Strategy: The Art of the Product Manager

Most of my life I’ve been a fan of strategy games – Risk®, Age of Empires, even Checkers. These games all demand that the player has a solid strategy, or they will likely be defeated by their opponent. Anyone playing without a strategy is just executing random actions based on feeling or intuition (or luck), without a plan, and more often than not, won’t even see their defeat coming. In my experience, the words “strategy” and “tactics” always lead to a great conversation. In one of my previous places of employment, there was so much pressure to be “strategic” that the words strategy and strategic became overused and meaningless – everything was presented as a strategy because that was the perceived path to promotion. Telling someone that their “strategy” was actually tactical execution would lead to heated debates. I have seen people ask for strategy documents and then criticize them for their lack of specifics (which was code for ‘where are the tactics?’).


The word “strategy” is derived from the Greek word strategos, meaning the “art of the general.” Simply put, a strategy is a plan to enable you to achieve a desired result. For a military general this is their plan for how they will deploy troops and resources. Conversely, tactics are the specific actions that will be executed to achieve the plan, such as flanking a building in our example.

In a previous post I explains how a Vision sets the overall direction; it is the compass for an organization (or even an individual). With a defined vision you can define the strategies that will enable the vision to become reality. Only once you have defined one or more strategies can you define the tactics that will be used to achieve the strategy (thereby achieving the vision). Take for example a person with high cholesterol who has a vision of being healthy. Their doctor may recommend several strategies for them to bring their cholesterol down and help them achieve their vision of health. One strategy might be to manage weight and/or drive weight loss. Another strategy might be to create a more healthy lifestyle (Note: these are simplified for the purpose of discussion). Each strategy will be achieved by executing a set of tactics, such as engaging in 30-minutes of cardio exercise 3-days a week by running or swimming, or by reducing the amount of animal fat intake, by having vegetarian meals a couple days a week.

Strategy v. Tactics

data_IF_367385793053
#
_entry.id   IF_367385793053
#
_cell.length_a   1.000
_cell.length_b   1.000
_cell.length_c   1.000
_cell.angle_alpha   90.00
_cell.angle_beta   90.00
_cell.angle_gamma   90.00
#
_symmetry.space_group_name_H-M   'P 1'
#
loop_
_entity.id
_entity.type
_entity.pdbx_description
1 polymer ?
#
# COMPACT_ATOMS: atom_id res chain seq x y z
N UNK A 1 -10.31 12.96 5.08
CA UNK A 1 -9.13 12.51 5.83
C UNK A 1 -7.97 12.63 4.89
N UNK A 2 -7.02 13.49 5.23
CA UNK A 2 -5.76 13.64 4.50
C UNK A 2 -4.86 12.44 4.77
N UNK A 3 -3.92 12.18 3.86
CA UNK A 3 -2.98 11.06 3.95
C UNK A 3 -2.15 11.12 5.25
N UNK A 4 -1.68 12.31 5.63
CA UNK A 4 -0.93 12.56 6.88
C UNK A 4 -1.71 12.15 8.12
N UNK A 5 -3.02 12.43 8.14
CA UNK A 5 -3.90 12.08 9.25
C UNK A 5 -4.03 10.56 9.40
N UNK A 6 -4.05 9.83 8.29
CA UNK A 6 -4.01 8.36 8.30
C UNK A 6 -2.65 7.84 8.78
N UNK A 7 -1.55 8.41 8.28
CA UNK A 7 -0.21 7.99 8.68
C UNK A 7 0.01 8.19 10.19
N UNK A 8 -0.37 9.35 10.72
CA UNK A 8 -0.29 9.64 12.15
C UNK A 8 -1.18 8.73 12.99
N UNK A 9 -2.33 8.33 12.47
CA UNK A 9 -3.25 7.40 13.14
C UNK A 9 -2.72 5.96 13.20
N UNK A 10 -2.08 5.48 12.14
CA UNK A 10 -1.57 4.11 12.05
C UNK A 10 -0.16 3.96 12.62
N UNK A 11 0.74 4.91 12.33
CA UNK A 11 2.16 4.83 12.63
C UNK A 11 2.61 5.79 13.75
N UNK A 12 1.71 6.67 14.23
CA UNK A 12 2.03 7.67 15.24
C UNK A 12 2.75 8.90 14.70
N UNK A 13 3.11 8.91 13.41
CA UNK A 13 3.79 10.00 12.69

The difference between strategy and tactics is the difference between a plan and an action. A strategy is the plan–an adaptable plan–for how you will achieve a goal, and the tactics are the executable actions you will perform to achieve the result outlined by the strategy. In military usage, a distinction is made between strategy and tactics. Strategy is the utilization, during both peace and war, of all of a nation’s forces through large-scale, long-range planning and development, to ensure security or victory. Tactics deals with the use and deployment of troops in actual combat ( Unabridged. Based on the Random House Dictionary).

Strategy and Tactics are the plan and the actions.

Creating a Strategy

Creating a strategy, whether for a business, product or person, begins with the Vision; how can you create a plan without a vision of what you want to be when the plan is achieved? Assuming you have a good, concise and specific vision, then defining the strategy or strategies you will use is an exercise in planning. Start by identifying what has to happen in order to make the vision a reality. In the example of the person with high cholesterol who has a vision of being healthy, what has to change is their cholesterol level.

To identify the strategies available you begin identifying concepts that could change the “system” – where the system is the business, product or person. In our example case, the system is the person – what concepts could change this system from its current unhealthy state to a healthy state by lowering their cholesterol? In this case, a lot is known about how to lower cholesterol, so the strategies become apparent quickly:

  1. Manage weight and/or drive weight loss.
  2. Improve lifestyle health (e.g. eating, habits, etc.).
  3. Introduce cholesterol management medication.

With one or more strategies identified you can begin to evaluate them and decide which ones you want to employ. Our example patient may not want to introduce medication at this time, and will commit to the first two strategies. The strategies offer measurement milestones to determine their effectiveness, such as annual physical examination. The measurement milestone is designed to identify if the strategy is working, or if a new strategy is needed.

Measurement is Key